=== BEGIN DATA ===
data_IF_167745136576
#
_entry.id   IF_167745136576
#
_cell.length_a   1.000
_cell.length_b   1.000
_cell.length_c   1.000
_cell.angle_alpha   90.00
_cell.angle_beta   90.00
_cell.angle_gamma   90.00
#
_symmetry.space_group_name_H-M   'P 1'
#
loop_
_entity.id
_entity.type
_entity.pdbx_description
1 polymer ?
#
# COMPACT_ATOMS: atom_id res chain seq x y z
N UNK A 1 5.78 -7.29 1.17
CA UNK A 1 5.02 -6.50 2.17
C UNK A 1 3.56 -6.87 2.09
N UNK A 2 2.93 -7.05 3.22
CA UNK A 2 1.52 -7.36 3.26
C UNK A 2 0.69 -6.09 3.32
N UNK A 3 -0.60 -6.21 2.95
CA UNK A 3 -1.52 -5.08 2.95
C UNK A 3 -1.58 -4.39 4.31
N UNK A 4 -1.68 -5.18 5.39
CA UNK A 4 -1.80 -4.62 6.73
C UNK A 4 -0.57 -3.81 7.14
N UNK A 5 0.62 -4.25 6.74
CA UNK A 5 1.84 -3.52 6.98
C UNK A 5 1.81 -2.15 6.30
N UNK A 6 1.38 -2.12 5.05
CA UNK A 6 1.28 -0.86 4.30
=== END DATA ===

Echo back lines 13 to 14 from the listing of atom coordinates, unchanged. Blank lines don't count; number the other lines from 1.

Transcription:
#
loop_